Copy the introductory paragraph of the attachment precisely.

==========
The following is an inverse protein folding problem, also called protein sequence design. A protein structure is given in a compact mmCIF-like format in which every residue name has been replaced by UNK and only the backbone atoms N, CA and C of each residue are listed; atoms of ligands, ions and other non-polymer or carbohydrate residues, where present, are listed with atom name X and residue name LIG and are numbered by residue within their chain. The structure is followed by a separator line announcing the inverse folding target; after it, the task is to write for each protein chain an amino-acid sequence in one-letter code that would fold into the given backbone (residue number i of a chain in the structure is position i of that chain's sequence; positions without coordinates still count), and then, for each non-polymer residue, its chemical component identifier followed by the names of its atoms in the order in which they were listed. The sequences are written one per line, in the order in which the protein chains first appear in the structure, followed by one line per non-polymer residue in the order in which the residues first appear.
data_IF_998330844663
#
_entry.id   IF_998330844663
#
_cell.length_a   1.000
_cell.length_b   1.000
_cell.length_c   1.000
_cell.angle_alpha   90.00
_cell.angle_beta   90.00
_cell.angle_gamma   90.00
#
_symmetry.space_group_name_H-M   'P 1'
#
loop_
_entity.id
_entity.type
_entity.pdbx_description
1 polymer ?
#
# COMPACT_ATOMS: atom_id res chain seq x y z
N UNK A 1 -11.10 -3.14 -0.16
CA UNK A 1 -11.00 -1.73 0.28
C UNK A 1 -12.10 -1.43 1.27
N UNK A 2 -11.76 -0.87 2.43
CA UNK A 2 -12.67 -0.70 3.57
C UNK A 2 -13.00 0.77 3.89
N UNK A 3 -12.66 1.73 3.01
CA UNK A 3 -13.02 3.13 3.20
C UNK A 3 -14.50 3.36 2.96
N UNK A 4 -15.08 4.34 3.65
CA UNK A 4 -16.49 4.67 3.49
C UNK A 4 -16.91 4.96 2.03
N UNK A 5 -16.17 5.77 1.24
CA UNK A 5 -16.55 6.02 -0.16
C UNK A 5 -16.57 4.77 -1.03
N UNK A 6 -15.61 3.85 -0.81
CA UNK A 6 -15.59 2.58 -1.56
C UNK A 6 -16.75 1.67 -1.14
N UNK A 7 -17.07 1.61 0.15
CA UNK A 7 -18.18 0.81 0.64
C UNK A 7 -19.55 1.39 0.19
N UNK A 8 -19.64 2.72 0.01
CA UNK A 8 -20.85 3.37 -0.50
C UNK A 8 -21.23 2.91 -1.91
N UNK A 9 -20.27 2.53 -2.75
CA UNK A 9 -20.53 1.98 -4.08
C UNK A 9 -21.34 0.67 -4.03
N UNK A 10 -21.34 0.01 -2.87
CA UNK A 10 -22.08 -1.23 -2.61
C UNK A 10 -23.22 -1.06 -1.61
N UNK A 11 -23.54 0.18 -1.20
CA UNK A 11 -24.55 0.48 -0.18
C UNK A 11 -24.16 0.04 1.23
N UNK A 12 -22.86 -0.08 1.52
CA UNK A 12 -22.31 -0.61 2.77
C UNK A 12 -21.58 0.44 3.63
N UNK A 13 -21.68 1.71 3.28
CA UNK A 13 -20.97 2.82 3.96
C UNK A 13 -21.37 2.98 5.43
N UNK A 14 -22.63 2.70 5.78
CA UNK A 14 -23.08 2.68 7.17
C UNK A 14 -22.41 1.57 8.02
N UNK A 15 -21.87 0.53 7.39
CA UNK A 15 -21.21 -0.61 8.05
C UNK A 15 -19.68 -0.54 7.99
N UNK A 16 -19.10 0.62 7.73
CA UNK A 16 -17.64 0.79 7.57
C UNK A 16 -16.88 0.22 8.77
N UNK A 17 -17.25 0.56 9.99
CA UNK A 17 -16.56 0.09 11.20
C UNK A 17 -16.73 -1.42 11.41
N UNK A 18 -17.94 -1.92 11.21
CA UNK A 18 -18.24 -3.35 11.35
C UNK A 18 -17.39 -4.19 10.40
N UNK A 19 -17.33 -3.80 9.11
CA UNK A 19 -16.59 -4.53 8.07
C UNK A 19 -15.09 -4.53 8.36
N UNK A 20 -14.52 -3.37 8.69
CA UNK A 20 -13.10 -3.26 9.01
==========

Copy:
The following is an inverse protein folding problem, also called protein sequence design. A protein structure is given in a compact mmCIF-like format in which every residue name has been replaced by UNK and only the backbone atoms N, CA and C of each residue are listed; atoms of ligands, ions and other non-polymer or carbohydrate residues, where present, are listed with atom name X and residue name LIG and are numbered by residue within their chain. The structure is followed by a separator line announcing the inverse folding target; after it, the task is to write for each protein chain an amino-acid sequence in one-letter code that would fold into the given backbone (residue number i of a chain in the structure is position i of that chain's sequence; positions without coordinates still count), and then, for each non-polymer residue, its chemical component identifier followed by the names of its atoms in the order in which they were listed. The sequences are written one per line, in the order in which the protein chains first appear in the structure, followed by one line per non-polymer residue in the order in which the residues first appear.